I Love You Just the Way You Are

Parenting is a schizophrenic series of moments.

In our worst moments, those flustered frazzled furious ones, we can delude ourselves into wishing our children were different. If only she didn’t have such an intractable will. If only he didn’t fall to pieces over such tiny things. If only they were as well-behaved as it seems like other people’s kids are.

But in our better moments, we know better. When I am my most lucid self, I am convinced beyond words, beyond logic, beyond pragmatism, that I would never want my children to be different. That in fact, I would be deeply depressed if they magically morphed into perfectly adjusted, perfectly well-behaved, fundamentally altered people.

The other day, this realization wrapped itself around my heart like a warm embrace.

My family of 4 was at a state park on Memorial Day weekend, just after a fun family convergence with my oldest brother, his family, and our parents. Everyone else had left following a picnic and an Appalachian Trail hike. I wanted to get the kids in the creek to play before we headed home. I’ve been trying to find occasions to play in the water since our 5-year-old has been up and down lately in his willingness to get wet.

The previous weekend, at a different state park, we enjoyed a memorable, sun-kissed afternoon at a lake beach. We built a sand castle with a moat, we waded into the lake, and our idiosyncratic Greyson surprised us by embracing both the sand and the semi-murky water with open (sunscreen-slathered) arms. Which felt like progress.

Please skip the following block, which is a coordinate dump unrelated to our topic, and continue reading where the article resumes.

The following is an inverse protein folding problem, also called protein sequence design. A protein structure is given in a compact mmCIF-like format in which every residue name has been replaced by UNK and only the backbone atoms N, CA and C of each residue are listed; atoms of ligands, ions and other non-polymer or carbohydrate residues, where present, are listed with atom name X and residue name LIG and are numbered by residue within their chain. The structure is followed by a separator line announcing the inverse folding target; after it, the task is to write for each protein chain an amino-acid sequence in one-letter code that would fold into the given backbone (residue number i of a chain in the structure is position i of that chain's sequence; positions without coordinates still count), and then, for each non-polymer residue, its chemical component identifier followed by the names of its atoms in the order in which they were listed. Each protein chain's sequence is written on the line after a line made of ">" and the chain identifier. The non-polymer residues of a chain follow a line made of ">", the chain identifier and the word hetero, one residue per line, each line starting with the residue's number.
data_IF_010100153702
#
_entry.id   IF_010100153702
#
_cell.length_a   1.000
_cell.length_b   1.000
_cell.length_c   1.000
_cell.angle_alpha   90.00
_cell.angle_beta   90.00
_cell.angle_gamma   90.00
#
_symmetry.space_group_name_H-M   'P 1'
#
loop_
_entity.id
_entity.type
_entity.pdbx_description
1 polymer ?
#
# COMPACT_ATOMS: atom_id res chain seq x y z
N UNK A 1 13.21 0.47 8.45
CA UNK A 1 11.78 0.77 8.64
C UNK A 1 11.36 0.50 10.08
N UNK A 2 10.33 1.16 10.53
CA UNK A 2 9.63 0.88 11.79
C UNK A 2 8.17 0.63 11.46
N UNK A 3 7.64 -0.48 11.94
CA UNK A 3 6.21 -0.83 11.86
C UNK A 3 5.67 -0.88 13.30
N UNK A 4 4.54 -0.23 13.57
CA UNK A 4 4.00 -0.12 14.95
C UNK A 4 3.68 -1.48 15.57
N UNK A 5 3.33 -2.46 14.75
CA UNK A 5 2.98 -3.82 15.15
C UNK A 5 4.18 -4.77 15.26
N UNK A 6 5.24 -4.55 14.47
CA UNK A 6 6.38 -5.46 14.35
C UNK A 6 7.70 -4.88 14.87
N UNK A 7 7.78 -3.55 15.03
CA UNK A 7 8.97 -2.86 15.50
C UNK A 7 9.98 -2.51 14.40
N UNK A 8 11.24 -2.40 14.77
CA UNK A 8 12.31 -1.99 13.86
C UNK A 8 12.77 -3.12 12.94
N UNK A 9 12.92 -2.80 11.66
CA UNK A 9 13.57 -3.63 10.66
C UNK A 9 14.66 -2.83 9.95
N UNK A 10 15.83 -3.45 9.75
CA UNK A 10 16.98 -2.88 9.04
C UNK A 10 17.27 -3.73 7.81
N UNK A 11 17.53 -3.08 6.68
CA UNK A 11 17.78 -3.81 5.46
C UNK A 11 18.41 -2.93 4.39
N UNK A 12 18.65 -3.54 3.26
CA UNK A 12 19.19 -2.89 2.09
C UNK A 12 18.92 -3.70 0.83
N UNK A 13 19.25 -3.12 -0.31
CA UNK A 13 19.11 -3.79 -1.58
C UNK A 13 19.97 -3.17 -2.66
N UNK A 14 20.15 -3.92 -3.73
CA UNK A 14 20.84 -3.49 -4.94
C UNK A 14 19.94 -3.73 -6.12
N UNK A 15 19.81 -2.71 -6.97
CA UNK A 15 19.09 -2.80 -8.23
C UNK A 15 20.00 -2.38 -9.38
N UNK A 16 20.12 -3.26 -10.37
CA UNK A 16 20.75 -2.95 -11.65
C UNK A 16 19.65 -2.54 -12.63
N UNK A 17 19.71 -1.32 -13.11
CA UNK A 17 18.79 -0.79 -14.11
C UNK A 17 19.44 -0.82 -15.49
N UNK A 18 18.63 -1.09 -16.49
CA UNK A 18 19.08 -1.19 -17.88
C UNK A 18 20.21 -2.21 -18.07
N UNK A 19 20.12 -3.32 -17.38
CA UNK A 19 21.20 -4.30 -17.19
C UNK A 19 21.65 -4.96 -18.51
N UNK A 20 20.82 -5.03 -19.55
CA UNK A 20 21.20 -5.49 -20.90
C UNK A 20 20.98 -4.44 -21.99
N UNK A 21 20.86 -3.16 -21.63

But on this day, Greyson wasn’t nearly as amenable. He waded tentatively into the creek for a minute, but then he balked and got a bit agitated, insisting on being held. Once he decides he doesn’t want to do a thing, there’s usually nothing we can do to persuade him otherwise. Maybe it was the slightly colder water, or the movement of the mild creek rapids nearby. It’s hard to say since, just like some adults (but unlike his dad), he’s not usually good at clearly communicating his feelings and fears.

I was in one of my aforementioned better moments, thankfully. The beauty of the state park, the pleasant enjoyment of our family meet-up, and my overall recent clarity made it easy on this particular day for me to gladly pick up my boy and hold him while I waded further into the creek. I briefly tried to dip his feet into the water again, but he wasn’t into it. He clung tightly to me. I was happy to let it go.

And in that moment, while holding my tall and wiry little boy, I was overcome with an intense surge of parental love. And I said to Greyson with great feeling, “Do you know something, buddy? I love you so much, just the way you are. I would never want you to be any different.”

Uttering those words aloud made their glistening truth even more real. And it meant the world to be able to say it right into his ear, with his head resting on my shoulder and his little arms wrapped around my neck. The words that I hope he can vividly remember me saying for as long as he lives. I whispered them like an incantation. Like a sacred oath. Like a reminder for both of our beating hearts.

That our loved ones, be they our kids or our spouses or our friends, don’t have to modify themselves to qualify for our love.

That in fact, love is nothing at all unless it’s unconditional.

And besides, how many more years (or even months) will my 5-going-on-6-year-old gladly let me pick him up? As every parent knows deep down, the cat’s in that cradle. Little Boy Blue, the man in the moon, and Harry Chapin knew what was up.

All we have as human beings are these holy, fleeting moments.

And all we have as parents are our children.

Just the way they are.

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